Over the summer a group of LSE students took part in Raising and Giving’s (RAG) trip (partnered with Choose a Challenge) to trek Mount Kilimanjaro in order to raise money for Hope for Children. RAG’s fundraising challenges for charities this year include reaching Everest Base Camp, cycling from London to Paris, and trekking Kilimanjaro and many other adventures. Current LSE student Polina Andreeva explains what it’s like to take part.
Imagine pushing your body and mind beyond anything that you had previously thought you were capable of – placing one leg in front of the other, until finally reaching Uhuru peak of Mount Kilimanjaro in Tanzania, at a height of 5895 metres. At the top you’re overlooking an ocean of clouds, the ashy terrain of Mount Kilimanjaro surrounded by massive glaciers, and as you stand there you’re overwhelmed with feelings of awe, relief and sheer pride.
This is what a group of 21 LSE and UCL students, including myself, experienced by deciding to take on the challenge to raise money for the charity Hope for Children by climbing Mount Kilimanjaro. The entire 2018/2019 academic year we raised money for the charity to achieve our respective fundraising goals, and then on 29 August we embarked upon our adventure down Mount Kilimanjaro’s Machame route.
The Machame route is a 6 to 7 day trek, which we completed in 6 days. Throughout these 6 days we were supported by local porters who guided us, helped us with our bags and tents, made sure we were eating enough, and ensured that we were acclimatising to the altitude – which was probably the biggest challenge for most people. The route weaves through various climates and terrains, from jungles, to low and high alpine zones, and finally the glacial zone. It was fascinating to see the habitat around you change as the altitude got higher, and the temperatures drop.
We’d usually wake up at 6am, and were fed with a hearty breakfast to prepare us for the long day of trekking. Throughout the day we had regular breaks to adjust to the altitude. Upon reaching camp, dinner was always delicious.
Breathing became more difficult on day 3 as we approached Lava Tower, at around 4,600 metres high. However, this was nothing that couldn’t be managed by simply slowing down your pace and focusing on each breath. Music helped a lot to focus on your own body, and your movement up the mountain.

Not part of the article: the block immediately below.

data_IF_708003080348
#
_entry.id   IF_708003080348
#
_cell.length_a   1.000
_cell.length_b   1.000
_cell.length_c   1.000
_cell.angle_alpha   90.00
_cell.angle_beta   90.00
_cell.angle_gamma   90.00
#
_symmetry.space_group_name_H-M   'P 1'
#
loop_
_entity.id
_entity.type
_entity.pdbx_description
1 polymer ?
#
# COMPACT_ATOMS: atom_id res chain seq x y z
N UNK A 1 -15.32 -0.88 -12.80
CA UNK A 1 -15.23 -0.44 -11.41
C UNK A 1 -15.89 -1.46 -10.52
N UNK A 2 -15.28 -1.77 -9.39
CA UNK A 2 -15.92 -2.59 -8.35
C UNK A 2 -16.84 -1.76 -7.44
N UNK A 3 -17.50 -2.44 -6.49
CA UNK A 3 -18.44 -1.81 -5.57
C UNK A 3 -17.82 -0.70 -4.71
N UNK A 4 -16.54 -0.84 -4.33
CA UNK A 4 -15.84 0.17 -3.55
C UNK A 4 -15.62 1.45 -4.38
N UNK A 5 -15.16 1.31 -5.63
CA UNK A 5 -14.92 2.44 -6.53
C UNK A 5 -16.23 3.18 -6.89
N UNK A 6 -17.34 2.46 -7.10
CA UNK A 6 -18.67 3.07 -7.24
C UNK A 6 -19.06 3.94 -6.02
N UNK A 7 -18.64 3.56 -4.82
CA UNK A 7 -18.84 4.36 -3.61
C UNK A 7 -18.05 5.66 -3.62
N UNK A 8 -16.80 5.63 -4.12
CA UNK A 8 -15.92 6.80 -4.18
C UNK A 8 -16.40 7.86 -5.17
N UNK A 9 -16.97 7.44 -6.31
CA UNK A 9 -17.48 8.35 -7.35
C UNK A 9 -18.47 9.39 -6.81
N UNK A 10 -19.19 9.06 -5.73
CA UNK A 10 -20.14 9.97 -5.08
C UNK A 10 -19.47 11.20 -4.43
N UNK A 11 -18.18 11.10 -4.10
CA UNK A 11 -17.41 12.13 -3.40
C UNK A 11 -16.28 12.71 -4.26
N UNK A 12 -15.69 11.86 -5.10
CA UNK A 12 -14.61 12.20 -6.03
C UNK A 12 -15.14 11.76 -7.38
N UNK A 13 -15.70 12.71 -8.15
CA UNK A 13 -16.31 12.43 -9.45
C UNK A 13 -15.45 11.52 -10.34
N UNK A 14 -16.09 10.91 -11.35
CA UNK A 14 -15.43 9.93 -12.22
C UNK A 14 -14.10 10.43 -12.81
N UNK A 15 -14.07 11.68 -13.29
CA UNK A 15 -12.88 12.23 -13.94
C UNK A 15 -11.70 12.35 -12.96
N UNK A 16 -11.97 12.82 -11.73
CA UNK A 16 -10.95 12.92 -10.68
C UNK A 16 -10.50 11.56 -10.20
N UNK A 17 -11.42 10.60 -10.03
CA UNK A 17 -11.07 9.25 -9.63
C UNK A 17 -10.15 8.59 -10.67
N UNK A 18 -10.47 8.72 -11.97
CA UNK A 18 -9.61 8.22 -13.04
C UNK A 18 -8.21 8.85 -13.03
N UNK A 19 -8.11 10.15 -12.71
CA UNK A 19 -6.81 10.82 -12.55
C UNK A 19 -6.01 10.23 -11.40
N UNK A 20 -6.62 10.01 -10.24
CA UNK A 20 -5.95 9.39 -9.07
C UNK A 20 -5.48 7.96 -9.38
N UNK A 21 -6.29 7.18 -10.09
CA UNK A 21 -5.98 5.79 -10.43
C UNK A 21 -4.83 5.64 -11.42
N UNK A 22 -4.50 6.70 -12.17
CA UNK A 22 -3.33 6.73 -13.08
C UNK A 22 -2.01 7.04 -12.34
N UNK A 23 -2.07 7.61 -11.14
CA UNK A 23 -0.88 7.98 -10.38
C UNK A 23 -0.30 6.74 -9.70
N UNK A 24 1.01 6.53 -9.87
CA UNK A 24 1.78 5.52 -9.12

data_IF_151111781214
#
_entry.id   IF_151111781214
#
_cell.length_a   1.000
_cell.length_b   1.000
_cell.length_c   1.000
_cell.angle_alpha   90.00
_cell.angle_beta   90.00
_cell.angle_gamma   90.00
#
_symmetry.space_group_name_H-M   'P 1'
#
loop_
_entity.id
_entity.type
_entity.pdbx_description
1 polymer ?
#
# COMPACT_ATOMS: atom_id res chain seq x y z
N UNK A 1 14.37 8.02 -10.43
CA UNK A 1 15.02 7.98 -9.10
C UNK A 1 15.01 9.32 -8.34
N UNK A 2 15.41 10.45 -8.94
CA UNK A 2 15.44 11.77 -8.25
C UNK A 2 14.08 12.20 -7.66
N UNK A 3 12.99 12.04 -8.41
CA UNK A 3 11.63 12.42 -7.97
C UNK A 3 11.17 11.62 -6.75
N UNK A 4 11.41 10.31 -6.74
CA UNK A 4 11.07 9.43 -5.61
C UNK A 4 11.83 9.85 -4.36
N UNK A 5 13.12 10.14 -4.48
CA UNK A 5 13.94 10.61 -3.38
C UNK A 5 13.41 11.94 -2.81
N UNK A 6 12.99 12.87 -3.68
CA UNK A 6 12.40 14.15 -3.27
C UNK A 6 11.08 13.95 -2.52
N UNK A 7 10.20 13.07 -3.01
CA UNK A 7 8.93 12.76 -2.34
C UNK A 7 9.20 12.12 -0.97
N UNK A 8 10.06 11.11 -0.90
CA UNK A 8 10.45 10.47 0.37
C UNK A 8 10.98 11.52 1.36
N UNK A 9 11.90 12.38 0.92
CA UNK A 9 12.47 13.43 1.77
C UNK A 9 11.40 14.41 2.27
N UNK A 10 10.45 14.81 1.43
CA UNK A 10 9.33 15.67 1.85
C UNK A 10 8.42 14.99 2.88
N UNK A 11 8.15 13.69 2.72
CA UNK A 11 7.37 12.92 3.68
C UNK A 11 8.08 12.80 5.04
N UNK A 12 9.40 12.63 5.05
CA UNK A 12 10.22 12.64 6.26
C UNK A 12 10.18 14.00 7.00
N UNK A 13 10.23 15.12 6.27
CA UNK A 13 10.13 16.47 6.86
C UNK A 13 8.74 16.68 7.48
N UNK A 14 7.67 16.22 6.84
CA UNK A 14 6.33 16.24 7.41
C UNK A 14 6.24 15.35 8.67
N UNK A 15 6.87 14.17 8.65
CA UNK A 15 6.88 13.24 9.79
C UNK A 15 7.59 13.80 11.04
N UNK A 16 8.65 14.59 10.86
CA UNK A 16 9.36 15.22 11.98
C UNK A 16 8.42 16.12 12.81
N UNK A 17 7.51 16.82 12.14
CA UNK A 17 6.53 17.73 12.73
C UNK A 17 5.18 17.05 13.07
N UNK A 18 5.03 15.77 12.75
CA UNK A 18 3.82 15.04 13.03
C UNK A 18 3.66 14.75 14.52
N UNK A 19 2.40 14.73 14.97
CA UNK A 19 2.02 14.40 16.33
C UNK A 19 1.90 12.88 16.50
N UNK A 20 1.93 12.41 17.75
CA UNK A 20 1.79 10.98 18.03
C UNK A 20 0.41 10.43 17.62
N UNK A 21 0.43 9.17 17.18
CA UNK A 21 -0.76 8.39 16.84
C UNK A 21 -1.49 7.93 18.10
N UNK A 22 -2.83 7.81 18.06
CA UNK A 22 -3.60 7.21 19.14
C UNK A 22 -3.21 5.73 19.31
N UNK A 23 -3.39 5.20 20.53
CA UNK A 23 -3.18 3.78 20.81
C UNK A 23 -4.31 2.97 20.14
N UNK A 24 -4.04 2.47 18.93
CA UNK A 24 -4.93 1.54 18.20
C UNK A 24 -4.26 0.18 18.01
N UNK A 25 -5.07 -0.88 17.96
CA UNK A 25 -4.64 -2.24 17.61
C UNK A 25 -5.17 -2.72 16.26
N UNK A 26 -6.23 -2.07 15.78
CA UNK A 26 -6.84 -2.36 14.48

On ‘summit day’ we were woken up at 11pm, yes 11pm – the time that most of us are still out at Tuns in London, and we started ascending towards Stella Point and Uhuru Peak at 12am. This was both mentally and physically draining, as the ascent took around 8 hours, the altitude made it difficult to breathe, and the 2 hours of sleep did little to energise us. However, during that time the sun rose above Tanzania, leaving us in awe. When we finally reached Uhuru peak the views were indescribable – the glaciers, the clouds, and the sky – something that you will hopefully one day see for yourselves.
Descending was one of the most relieving things that I have ever done – feeling the oxygen enter my body, was a feeling I had missed on the peak. But don’t let the difficulty of the ascent put you off this challenge. This trek and experience, with a group of incredible, like-minded people is something I hope everyone one day will experience and I am not only speaking for myself. For Kara Jessup, a first year at LSE, “Kilimanjaro was an incredible experience! We got to push ourselves mentally and meet really funny people in a beautiful setting. I highly recommend it.” Likewise, Calum Naish, a recently graduated Masters student, also had an incredible experience: “I absolutely loved it!!!!!! It was amazing, particularly getting to meet a bunch of amazing people from LSE, other universities and from Tanzania. The hardest bit was the lack of sleep! I definitely recommend it but remember to bring extra layers as it was much colder than I expected!”
This is a challenge for everyone, just remember to come prepared!
Ultimately, this is an unforgettable challenge that is undoubtedly worth doing during your time at university. If you long for adventure – trekking Kilimanjaro is the way to go, but you need to remember to muster the mental strength and willpower to push through the cold, the exhaustion and the altitude. I will forever remember the feeling of pride and unity which I had both for myself and the group when we summited Uhuru Peak at around 9 am on September 3, 2019.
Interested in getting involved in upcoming RAG challenges such as trekking Kilimanjaro? Check out LSESU RAG on Facebook and @lsesu_rag on Instagram, and come along to our upcoming challenges info sessions!
Written by Polina Andreeva